This paper is organized as follows. In Sect. 2 we give brief summaries of the data acquisition and reduction of each telescope. In Sect. 3 we describe the respective light curves of Sgr A, identify new flares, and compare their properties with past detections. Section 4 is dedicated to the NIR color measurements performed on one particular flare, while Sect. 5 discusses possible phenomenological interpretations of the light curves and SEDs of all the newly detected flares.

thumbnail Fig. 1

Multi-wavelength images of the Galactic center in early April 2009. North is to the top, East to the left, and the Galactic plane runs from upper left to bottom right. The sub-mm and X-ray images (left and middle panels) are summed over one or several observations, whereas the L′-band NIR image (right panel) corresponds to the summit of Flare A. Color scales are given in units of Jy beam-1, counts pixel-1, and ADU, from left to right, respectively.

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2. Observations and data analysis

We observed the GC in early April 2009 in the context of an extensive multi-wavelength campaign that was initiated by an XMM-Newton/VLT joint program and followed by an APEX monitoring scheduled accordingly. A detailed observation journal for this set of instruments is given in Table 1. Fermi data were also recorded at the epoch of this campaign as part of the ongoing monitoring of the GeV γ-ray sky. We present these data and their respective treatments below.

Table 1

Observation log.

2.1. XMM-Newton (2–10 keV)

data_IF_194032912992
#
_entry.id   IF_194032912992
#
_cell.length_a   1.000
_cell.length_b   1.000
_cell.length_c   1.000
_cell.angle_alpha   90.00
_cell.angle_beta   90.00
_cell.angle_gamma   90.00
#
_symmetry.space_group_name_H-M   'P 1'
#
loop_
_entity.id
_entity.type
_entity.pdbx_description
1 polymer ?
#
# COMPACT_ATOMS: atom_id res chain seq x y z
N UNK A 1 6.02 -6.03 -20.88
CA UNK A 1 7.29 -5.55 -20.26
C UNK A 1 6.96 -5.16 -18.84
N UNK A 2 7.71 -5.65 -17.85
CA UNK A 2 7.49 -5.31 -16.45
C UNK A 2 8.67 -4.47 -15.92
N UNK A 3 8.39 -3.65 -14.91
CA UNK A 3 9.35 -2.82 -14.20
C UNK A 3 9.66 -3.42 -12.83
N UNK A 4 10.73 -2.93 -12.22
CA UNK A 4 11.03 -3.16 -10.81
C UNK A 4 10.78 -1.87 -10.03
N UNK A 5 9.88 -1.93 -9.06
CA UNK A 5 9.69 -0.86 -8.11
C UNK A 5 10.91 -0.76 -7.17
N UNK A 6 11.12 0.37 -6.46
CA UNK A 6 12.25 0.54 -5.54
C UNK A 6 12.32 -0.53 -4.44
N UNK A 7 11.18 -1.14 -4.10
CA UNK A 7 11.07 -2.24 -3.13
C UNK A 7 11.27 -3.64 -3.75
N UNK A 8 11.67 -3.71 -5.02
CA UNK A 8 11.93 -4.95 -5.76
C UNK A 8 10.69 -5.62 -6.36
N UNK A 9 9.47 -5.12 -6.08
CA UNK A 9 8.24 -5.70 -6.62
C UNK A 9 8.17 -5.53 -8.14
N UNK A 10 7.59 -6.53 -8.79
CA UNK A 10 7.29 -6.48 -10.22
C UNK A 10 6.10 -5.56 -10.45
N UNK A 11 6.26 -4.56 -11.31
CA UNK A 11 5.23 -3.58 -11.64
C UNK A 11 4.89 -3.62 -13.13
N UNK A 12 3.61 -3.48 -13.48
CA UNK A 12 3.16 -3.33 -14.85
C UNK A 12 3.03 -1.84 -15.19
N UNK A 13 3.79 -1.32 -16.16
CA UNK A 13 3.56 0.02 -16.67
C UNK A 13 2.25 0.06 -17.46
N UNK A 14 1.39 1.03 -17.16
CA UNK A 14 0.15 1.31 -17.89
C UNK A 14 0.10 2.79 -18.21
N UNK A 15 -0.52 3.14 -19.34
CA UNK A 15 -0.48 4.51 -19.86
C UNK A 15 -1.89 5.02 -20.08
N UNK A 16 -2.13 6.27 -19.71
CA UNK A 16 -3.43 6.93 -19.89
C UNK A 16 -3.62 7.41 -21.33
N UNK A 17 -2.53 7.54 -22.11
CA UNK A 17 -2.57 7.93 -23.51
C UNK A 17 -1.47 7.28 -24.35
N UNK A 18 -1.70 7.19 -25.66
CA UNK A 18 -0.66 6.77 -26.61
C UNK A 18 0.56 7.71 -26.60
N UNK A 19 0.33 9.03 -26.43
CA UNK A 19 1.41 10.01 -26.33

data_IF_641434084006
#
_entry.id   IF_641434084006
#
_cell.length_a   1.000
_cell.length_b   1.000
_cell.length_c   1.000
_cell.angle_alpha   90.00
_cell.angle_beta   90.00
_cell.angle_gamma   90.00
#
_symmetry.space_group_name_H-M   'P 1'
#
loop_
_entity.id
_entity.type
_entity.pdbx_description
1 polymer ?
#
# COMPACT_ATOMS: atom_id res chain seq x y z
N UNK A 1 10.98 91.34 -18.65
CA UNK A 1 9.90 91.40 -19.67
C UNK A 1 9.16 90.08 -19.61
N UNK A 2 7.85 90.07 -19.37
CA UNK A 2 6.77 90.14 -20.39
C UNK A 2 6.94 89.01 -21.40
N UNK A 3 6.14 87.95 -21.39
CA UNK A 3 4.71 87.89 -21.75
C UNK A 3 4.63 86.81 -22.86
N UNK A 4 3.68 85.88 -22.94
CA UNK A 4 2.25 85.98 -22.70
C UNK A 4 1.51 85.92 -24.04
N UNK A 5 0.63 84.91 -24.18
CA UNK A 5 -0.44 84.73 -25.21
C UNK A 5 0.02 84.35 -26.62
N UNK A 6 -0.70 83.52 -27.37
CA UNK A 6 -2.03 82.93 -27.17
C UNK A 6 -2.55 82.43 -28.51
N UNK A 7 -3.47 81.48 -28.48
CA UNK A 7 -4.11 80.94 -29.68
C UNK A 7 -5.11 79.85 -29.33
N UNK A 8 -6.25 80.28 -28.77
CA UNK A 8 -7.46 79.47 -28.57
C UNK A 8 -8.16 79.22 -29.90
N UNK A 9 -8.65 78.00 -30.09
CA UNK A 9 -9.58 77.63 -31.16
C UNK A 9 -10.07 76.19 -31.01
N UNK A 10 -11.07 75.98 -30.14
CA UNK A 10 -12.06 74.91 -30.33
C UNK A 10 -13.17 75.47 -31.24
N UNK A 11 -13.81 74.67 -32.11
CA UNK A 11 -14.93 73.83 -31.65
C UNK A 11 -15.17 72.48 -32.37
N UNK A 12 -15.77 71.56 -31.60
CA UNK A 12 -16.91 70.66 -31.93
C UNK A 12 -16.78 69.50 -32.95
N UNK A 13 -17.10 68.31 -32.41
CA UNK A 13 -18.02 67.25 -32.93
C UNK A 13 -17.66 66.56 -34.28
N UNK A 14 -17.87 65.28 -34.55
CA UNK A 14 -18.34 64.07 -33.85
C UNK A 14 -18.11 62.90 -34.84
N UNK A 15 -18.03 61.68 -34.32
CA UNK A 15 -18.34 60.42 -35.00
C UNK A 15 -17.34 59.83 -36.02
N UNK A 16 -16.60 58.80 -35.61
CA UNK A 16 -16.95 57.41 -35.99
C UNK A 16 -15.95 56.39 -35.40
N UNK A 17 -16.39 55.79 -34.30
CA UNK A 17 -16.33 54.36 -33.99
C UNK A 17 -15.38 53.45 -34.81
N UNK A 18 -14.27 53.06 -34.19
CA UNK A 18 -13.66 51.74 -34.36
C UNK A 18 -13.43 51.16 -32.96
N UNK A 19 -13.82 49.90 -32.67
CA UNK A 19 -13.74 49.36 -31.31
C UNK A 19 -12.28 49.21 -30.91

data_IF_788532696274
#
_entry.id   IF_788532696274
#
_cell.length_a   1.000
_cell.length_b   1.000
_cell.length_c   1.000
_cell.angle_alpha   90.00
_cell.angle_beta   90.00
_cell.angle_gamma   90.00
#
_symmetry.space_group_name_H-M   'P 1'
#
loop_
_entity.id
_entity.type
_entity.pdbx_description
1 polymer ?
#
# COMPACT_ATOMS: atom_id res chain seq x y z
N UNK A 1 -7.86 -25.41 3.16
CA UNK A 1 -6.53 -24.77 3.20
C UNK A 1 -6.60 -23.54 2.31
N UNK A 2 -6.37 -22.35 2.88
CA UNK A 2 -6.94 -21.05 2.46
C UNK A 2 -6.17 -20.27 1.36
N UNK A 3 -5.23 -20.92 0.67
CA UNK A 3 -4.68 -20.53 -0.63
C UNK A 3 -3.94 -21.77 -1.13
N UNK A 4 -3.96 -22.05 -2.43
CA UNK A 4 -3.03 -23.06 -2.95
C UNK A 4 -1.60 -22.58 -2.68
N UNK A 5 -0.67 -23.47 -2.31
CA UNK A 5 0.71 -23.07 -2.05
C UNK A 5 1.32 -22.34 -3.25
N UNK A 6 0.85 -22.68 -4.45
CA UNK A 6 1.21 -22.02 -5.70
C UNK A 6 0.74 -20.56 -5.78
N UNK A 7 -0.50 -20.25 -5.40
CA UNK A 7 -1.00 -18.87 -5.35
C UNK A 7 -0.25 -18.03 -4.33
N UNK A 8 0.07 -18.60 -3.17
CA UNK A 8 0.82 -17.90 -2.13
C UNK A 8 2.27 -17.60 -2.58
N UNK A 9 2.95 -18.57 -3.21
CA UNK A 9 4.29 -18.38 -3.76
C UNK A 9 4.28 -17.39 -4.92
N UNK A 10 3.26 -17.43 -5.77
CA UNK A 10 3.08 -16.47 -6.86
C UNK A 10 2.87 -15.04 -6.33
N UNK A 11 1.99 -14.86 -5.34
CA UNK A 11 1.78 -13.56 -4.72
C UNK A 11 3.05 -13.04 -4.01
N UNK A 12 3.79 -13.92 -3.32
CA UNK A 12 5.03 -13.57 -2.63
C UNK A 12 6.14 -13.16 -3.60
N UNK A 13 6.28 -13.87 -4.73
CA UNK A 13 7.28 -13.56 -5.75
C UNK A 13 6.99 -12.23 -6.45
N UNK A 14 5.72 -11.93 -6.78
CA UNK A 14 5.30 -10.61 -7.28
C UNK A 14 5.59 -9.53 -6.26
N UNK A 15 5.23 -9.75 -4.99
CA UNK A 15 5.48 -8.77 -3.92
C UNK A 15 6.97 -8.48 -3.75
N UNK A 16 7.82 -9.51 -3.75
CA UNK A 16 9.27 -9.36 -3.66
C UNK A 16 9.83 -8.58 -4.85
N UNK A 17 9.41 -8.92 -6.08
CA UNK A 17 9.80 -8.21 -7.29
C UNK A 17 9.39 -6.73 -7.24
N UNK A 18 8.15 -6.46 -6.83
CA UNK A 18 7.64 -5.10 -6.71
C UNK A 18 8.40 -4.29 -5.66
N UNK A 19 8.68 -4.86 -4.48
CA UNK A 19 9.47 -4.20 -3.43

The X-ray satellite XMM-Newton (Jansen et al. 2001) pointed toward the GC on three occasions between April 1 and April 5 (~3 × 40 ks). In the following, we will consider the data recorded with the Medium filter by the European Photon Imaging Camera (EPIC), i.e. the PN (Strüder et al. 2001) and the MOS 1–2 cameras (Turner et al. 2001) instruments, all operated in Prime Full Window mode. The data were reduced and analyzed with the Science Analysis Software (SAS) package (version 8.0.0) and the latest calibration files available at the time of the analysis. They were not contaminated by soft proton flares from solar activity. Starting with the original observation data files, event lists were generated through the emchain and epchain routines, and filtered with PATTERN <= 4 or 12 (for PN and MOS respectively), to ensure the selection of X-rays and rejection of cosmic-rays. In order to prevent the use of X-ray photons that fell on bad pixels, we also applied the #XMMEA_EP and #XMMEA_EM filters on the event lists. Finally, artefacts from the calibrated and concatenated datasets and events near CCD gaps were discarded by setting FLAG == 0 as selection criterion. The high interstellar absorption toward the GC (NH ≈ 1023 cm-2) prevents the use of photons below  ~2 keV, so that the following count rates, fluxes, and luminosities will refer to the 2–10 keV band.